The occurrence and distribution of Vibrio cholerae in sea water and plankton along the coast of Peru were studied from October 1997 to June 2000, and included the 1997-98 El Niño event. Samples were collected at four sites in coastal waters off Peru at monthly intervals. Of 178 samples collected and tested, V. cholerae O1 was cultured from 10 (5.6%) samples, and V. cholerae O1 was detected by direct fluorescent antibody assay in 26 out of 159 samples tested (16.4%). Based on the number of cholera cases reported in Peru from 1997 to 2000, a significant correlation was observed between cholera incidence and elevated sea surface temperature (SST) along the coast of Peru (P < 0.001). From the results of this study, coastal sea water and zooplankton are concluded to be a reservoir for V. cholerae in Peru. The climate-cholera relationship observed for the 1997-98 El Niño year suggests that an early warning system for cholera risk can be established for Peru and neighbouring Latin American countries.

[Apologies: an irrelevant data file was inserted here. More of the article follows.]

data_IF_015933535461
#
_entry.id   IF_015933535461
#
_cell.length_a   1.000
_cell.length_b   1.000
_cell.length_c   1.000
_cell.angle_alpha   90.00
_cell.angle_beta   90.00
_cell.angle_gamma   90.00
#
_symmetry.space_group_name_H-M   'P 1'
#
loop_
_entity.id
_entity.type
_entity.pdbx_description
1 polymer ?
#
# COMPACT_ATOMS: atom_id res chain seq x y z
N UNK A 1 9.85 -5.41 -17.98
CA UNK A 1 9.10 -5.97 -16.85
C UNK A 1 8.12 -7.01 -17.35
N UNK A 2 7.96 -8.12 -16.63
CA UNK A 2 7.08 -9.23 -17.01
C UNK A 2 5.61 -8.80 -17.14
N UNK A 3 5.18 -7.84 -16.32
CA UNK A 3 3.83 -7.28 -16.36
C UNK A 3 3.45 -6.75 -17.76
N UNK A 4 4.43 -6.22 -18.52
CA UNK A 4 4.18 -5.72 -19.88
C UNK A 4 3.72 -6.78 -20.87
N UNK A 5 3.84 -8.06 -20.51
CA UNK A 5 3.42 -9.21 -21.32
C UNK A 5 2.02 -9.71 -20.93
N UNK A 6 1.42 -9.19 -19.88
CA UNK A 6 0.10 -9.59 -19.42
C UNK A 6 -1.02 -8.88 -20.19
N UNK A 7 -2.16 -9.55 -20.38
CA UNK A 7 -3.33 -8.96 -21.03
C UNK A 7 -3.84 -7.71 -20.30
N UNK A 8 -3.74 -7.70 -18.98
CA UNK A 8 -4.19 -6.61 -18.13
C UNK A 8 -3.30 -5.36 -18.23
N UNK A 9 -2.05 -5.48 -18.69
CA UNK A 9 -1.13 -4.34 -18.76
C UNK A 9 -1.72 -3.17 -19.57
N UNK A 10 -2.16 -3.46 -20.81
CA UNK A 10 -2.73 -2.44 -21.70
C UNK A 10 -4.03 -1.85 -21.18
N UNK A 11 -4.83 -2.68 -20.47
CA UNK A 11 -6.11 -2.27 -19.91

ASJC Scopus subject areas
- Ecology, Evolution, Behavior and Systematics